Jay Abraham was on-hand to represent The NASCAR Media Group as VP Robbie Weiss had experienced medical problems and NMG President Paul Brooks was with him. We will update the condition of Weiss when it becomes available. Abraham reinforced the NMG mandate that connecting directly with the fans through TV was his primary mission.

There was a lot of talk about a new business model for the sport, but ultimately both the tracks and the teams are independent operators and have to fend for themselves. Speakers like NASCAR President Mike Helton were consistently assuring the assembled media that NASCAR had the best interests of the teams at heart.

As the media asked questions, it was clear that TV was going to take a backseat to the economy and the potential issues with team counts in each of the three national series. Ticket prices, fan attendance and even the satellite teams were topics on the agenda, but TV was not.

Also not mentioned was the new design of the website, which is the official online location of the sport. Radio was also not in the mix, despite the fact that the press conference was carried live on Sirius. That radio network has been the linchpin for the fans during the off-season.

The voice of reason as usual was Mike Helton. He spoke clearly about the challenges for the upcoming season and gave the media lots of good content. Look for his remarks to be all over the Internet by Thursday evening.

While this event was disappointing from a TV perspective, it was clear that NASCAR was in the same unsteady boat as many American sports and the focus was actually on survival. There is currently only one new NASCAR-themed TV show that has been announced for 2009 and that show is on TLC.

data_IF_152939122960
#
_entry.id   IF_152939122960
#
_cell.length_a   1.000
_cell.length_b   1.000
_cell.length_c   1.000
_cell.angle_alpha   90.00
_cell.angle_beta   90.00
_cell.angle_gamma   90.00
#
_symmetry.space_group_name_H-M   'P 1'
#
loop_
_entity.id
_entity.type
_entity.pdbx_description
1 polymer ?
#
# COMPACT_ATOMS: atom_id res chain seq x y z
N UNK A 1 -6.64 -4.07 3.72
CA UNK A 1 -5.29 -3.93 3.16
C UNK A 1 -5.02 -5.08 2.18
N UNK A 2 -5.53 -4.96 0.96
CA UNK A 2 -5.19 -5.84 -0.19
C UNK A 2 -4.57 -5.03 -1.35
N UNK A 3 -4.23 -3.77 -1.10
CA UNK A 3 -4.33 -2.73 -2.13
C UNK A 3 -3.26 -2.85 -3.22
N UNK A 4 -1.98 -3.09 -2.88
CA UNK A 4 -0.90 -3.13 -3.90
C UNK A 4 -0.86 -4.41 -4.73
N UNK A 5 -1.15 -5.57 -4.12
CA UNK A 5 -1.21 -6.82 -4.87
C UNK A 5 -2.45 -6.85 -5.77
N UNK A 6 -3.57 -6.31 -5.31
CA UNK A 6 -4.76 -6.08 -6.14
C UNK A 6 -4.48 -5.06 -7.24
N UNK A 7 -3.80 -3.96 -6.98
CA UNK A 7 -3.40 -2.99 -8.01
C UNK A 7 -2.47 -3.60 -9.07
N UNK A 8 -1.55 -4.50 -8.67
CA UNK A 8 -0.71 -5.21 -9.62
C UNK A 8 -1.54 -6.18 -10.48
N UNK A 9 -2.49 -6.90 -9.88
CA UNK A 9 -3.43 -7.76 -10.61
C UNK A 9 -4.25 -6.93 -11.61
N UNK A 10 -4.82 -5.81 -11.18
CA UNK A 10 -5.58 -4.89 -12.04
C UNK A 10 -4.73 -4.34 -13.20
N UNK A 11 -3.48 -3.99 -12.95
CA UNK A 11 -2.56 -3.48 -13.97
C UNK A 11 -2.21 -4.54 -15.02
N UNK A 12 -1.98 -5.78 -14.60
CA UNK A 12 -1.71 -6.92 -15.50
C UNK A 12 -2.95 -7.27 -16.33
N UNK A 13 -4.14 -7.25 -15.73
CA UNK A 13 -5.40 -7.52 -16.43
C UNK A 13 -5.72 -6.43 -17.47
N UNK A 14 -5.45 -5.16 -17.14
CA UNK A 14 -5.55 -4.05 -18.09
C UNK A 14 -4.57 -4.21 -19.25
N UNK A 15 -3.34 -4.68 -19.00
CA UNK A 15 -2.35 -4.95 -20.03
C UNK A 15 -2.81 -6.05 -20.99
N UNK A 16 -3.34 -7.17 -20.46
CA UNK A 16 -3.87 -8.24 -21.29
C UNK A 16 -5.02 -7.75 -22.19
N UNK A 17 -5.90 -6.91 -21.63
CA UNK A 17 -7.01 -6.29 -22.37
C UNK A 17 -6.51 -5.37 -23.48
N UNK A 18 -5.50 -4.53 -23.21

Darrell Waltrip will be co-hosting Preseason Thunder on SPEED Thursday night at 7:30PM ET. Perhaps, it will be up to DW to finally step-out of the politically correct TV bubble and tell fans how NASCAR will look in 2009 and where he thinks it will be going.

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Thursday, January 22, 2009 To Compete With NASCAR TV Partners

The dirty little word in the struggle for media access to your home is "convergence." Click here to read the original TDP column about that issue.

Where NASCAR content is concerned, this is the battle between the NASCAR TV partners, the 24 hour NASCAR radio channel on Sirius and the endless array of Internet websites like this one that all compete for your interest.

These various forms of media all want you as a customer and they all are available easily to most consumers. Convergence is when a user can get the very same information from a variety of sources using different types of machines.

After two months of whining by TDP, SPEED is back on the air with some NASCAR TV content. That network will be joined by ESPN2 when NASCAR Now returns on Monday, February 2nd.

Before the TV guys can get things in high gear, the folks at the Turner Interactive Group in Atlanta, GA are going to give you a redesigned website for use this season.

Guess what the emphasis is on? That's right, the same video content you will be getting from SPEED and ESPN.

Click here for the demos of the various pages of the new website. The new look has added a lot of one-click video options and put the picture and video content front-and-center.

Here is some additional information directly from the Turner folks: